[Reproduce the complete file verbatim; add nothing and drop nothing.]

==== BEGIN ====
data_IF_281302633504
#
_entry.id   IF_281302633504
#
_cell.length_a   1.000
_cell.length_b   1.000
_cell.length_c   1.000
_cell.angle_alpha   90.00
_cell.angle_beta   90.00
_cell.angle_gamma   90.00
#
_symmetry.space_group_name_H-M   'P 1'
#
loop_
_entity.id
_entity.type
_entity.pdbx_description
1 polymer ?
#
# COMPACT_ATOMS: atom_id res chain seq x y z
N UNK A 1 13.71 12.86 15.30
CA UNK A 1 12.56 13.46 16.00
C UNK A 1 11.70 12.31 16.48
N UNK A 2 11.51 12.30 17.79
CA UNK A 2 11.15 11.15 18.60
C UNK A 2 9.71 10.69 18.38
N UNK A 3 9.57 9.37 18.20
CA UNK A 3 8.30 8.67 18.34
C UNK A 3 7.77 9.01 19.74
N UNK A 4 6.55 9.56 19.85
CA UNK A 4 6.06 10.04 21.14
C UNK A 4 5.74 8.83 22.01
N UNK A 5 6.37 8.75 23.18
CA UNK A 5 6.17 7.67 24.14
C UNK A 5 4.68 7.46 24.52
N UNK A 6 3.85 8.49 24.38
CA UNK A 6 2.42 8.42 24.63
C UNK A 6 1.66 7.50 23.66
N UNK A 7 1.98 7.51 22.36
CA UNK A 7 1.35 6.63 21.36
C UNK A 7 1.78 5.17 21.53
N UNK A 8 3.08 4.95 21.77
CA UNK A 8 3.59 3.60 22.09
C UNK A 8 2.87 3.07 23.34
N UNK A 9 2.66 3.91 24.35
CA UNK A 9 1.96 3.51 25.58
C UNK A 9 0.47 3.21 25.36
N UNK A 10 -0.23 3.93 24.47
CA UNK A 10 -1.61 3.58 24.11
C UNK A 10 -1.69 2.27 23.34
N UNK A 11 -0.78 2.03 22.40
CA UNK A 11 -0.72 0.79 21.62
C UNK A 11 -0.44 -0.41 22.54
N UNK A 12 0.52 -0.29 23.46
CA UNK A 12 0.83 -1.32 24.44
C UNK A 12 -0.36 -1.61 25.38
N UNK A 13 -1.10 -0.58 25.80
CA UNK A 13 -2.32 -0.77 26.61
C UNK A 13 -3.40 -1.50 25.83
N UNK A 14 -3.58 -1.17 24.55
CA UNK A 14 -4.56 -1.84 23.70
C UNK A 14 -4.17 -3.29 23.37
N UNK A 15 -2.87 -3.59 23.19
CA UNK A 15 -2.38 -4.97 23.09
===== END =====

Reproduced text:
data_IF_281302633504
#
_entry.id   IF_281302633504
#
_cell.length_a   1.000
_cell.length_b   1.000
_cell.length_c   1.000
_cell.angle_alpha   90.00
_cell.angle_beta   90.00
_cell.angle_gamma   90.00
#
_symmetry.space_group_name_H-M   'P 1'
#
loop_
_entity.id
_entity.type
_entity.pdbx_description
1 polymer ?
#
# COMPACT_ATOMS: atom_id res chain seq x y z
N UNK A 1 13.71 12.86 15.30
CA UNK A 1 12.56 13.46 16.00
C UNK A 1 11.70 12.31 16.48
N UNK A 2 11.51 12.30 17.79
CA UNK A 2 11.15 11.15 18.60
C UNK A 2 9.71 10.69 18.38
N UNK A 3 9.57 9.37 18.20
CA UNK A 3 8.30 8.67 18.34
C UNK A 3 7.77 9.01 19.74
N UNK A 4 6.55 9.56 19.85
CA UNK A 4 6.06 10.04 21.14
C UNK A 4 5.74 8.83 22.01
N UNK A 5 6.37 8.75 23.18
CA UNK A 5 6.17 7.67 24.14
C UNK A 5 4.68 7.46 24.52
N UNK A 6 3.85 8.49 24.38
CA UNK A 6 2.42 8.42 24.63
C UNK A 6 1.66 7.50 23.66
N UNK A 7 1.98 7.51 22.36
CA UNK A 7 1.35 6.63 21.36
C UNK A 7 1.78 5.17 21.53
N UNK A 8 3.08 4.95 21.77
CA UNK A 8 3.59 3.60 22.09
C UNK A 8 2.87 3.07 23.34
N UNK A 9 2.66 3.91 24.35
CA UNK A 9 1.96 3.51 25.58
C UNK A 9 0.47 3.21 25.36
N UNK A 10 -0.23 3.93 24.47
CA UNK A 10 -1.61 3.58 24.11
C UNK A 10 -1.69 2.27 23.34
N UNK A 11 -0.78 2.03 22.40
CA UNK A 11 -0.72 0.79 21.62
C UNK A 11 -0.44 -0.41 22.54
N UNK A 12 0.52 -0.29 23.46
CA UNK A 12 0.83 -1.32 24.44
C UNK A 12 -0.36 -1.61 25.38
N UNK A 13 -1.10 -0.58 25.80
CA UNK A 13 -2.32 -0.77 26.61
C UNK A 13 -3.40 -1.50 25.83
N UNK A 14 -3.58 -1.17 24.55
CA UNK A 14 -4.56 -1.84 23.70
C UNK A 14 -4.17 -3.29 23.37
N UNK A 15 -2.87 -3.59 23.19
CA UNK A 15 -2.38 -4.97 23.09